We don’t yet know if this strategy will work in the long-term, which is very important for those suffering from depression, but it’s easy to do and unlikely to cause any harm.
Inspirational video of the week!
Can you see the beauty around you?
In the increasingly popular video that has started to spread social networks, BuzzFeed has asked a group of blind men and women to describe how they perceive beauty.
I recently got married, and my wife and I have been debating the topic of bank accounts. She’d like to combine them, because she wants to know how much is coming in and going out. I think separate accounts would be simpler for taxes, personal spending and budgeting. What’s your take?
The fact that you’re wondering whether to follow your preferences or your wife’s tells me that you are either a slow learner or very recently married (sorry, my Jewish heritage would not let me pass up that opportunity). But to the point: I think you should have a joint account.
First, there’s no question that in reality your accounts are joint in the sense that anything one of you does has an effect on your mutual financial future. For example, if one of you starts buying expensive cars from your individual account, there’s going to be less money for both of you to spend later on vacations, medical bills and so on.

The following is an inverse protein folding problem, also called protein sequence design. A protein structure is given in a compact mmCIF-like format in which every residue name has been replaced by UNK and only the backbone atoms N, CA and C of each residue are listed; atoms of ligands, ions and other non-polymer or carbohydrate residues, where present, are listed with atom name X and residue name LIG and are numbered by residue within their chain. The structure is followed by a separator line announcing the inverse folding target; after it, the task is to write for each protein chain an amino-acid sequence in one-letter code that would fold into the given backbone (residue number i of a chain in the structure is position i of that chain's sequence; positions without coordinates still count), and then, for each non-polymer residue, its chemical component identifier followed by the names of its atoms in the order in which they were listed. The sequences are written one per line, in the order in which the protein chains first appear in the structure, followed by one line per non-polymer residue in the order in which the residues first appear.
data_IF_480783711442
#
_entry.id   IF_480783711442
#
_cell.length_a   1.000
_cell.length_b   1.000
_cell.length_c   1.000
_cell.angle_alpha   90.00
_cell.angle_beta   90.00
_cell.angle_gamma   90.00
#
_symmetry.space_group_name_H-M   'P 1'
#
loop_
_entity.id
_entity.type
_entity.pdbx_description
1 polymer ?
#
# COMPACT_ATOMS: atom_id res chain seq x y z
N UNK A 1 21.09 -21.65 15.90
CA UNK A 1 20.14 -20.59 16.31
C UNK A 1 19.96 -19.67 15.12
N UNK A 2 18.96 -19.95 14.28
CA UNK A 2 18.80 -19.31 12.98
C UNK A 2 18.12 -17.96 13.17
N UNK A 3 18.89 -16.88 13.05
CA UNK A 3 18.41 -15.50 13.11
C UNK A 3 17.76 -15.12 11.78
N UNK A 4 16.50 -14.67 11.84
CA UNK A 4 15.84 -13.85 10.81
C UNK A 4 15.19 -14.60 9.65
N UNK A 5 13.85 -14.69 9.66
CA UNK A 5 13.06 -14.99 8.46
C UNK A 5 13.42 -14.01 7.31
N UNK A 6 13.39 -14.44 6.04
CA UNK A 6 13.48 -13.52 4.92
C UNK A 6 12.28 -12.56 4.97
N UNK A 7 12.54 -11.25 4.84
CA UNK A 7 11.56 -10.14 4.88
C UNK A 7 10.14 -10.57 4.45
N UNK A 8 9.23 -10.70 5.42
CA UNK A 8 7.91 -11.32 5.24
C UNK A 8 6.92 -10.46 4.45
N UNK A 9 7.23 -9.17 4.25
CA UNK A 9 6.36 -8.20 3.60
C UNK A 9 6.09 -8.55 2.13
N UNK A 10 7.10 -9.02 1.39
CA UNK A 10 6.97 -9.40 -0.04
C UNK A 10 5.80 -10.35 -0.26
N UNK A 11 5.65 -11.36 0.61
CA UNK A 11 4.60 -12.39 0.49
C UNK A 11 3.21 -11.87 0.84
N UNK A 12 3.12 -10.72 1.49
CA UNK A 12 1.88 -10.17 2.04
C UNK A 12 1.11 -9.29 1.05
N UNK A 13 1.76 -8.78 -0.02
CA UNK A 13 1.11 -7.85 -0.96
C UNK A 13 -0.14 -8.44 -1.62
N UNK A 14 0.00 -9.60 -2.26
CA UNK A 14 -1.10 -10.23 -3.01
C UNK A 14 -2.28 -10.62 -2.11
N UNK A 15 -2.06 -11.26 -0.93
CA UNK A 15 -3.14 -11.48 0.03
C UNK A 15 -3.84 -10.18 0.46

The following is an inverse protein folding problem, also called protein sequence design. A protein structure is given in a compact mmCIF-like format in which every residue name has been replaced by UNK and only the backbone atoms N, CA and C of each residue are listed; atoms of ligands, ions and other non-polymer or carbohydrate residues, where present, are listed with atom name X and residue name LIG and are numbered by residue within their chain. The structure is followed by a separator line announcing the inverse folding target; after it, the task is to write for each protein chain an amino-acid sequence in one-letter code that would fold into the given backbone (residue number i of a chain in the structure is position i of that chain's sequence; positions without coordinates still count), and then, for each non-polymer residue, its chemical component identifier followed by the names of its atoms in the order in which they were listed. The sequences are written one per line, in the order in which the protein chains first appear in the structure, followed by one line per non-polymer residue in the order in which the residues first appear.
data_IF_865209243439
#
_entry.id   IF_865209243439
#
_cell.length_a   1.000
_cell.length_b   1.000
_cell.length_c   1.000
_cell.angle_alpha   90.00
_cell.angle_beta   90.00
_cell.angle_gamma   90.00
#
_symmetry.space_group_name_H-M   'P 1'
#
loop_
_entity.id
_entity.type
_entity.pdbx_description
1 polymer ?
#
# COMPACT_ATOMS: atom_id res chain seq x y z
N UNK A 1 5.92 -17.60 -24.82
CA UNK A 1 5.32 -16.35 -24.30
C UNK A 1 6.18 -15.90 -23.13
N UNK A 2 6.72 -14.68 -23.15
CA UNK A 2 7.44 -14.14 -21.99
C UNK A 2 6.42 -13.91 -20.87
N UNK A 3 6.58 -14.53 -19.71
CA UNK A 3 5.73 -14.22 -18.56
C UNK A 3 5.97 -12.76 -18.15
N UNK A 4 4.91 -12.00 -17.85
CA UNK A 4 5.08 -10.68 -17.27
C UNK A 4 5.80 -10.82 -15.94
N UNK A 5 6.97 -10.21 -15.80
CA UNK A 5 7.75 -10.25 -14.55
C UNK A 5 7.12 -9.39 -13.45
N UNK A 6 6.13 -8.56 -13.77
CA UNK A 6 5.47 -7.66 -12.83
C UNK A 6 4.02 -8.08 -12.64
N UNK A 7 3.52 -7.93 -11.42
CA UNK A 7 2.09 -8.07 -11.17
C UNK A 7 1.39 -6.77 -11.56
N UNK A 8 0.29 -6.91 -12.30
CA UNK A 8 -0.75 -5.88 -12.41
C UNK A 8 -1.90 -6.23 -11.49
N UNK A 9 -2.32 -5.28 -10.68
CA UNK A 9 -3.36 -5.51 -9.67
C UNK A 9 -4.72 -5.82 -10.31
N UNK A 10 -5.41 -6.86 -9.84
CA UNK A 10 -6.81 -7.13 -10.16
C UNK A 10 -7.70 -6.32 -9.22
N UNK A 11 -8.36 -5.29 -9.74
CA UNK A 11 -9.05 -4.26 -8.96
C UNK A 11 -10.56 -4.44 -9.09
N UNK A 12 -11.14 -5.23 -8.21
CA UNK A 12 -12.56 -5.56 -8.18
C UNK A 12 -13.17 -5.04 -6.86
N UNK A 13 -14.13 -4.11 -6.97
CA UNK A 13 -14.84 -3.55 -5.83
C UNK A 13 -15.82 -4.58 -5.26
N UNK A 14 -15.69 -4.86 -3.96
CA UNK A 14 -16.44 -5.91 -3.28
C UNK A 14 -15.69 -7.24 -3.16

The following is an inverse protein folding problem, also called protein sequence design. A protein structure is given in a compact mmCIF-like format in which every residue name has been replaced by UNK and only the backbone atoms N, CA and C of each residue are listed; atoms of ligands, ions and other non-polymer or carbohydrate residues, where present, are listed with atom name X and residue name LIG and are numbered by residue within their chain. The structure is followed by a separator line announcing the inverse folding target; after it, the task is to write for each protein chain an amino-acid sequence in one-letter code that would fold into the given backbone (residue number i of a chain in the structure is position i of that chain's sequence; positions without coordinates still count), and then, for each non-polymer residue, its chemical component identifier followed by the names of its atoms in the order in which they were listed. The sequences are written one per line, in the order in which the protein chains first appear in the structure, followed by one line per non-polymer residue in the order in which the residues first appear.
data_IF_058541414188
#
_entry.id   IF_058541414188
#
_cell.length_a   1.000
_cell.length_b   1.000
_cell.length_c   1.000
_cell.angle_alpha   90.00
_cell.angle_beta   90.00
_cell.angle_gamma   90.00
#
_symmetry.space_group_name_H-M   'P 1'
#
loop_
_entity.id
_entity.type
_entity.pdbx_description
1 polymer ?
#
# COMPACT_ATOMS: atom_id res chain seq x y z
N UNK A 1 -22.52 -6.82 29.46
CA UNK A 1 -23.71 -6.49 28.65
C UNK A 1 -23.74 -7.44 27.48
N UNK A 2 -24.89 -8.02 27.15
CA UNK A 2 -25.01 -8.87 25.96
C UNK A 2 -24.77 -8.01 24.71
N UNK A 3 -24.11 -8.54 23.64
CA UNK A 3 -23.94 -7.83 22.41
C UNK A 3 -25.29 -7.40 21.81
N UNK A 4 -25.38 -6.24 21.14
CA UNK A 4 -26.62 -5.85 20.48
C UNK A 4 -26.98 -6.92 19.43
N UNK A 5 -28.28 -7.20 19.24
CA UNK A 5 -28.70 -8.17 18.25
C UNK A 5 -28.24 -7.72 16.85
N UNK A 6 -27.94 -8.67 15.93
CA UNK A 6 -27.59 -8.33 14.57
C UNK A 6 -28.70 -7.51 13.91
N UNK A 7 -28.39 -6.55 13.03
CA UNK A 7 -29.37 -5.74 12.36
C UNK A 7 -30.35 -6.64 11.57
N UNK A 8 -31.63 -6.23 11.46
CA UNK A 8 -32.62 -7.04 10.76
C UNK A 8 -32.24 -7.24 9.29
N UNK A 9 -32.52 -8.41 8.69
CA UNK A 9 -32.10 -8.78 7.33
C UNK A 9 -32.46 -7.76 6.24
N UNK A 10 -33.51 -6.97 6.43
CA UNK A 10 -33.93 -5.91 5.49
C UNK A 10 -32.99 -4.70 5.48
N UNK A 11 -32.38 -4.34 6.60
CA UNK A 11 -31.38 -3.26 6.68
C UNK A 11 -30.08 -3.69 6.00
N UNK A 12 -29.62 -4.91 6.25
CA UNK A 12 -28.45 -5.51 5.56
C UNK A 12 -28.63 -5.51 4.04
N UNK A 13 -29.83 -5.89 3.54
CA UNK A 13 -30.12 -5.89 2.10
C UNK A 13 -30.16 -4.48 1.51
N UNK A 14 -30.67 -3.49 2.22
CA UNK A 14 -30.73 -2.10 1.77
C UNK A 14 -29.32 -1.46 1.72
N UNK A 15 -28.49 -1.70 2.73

More important, by getting married you have created a social contract of the form: “I will take care of you, and you will take care of me.” Adding a layer of financial negotiations to this intricate relationship can easily backfire. Think about what would happen if there was “my money” and “your money”? Would you start splitting the bill in restaurants? What if one of you has an extra glass of wine? And what if your wife ran out of “her money”? Would you tell her that if she does the dishes and takes the garbage out for a week, you would give her some of “your money”?
The problem is that once money becomes intertwined with deep relationships, they can start looking a bit more like prostitution than like love, romance and long-term caring. Separate bank accounts do have some advantages, but having them could put unnecessary stress on your relationship—and your relationship is much more important than managing your money efficiently.
Ted’s Best Of The Week! Will our kids be a different species, by Juan Enríquez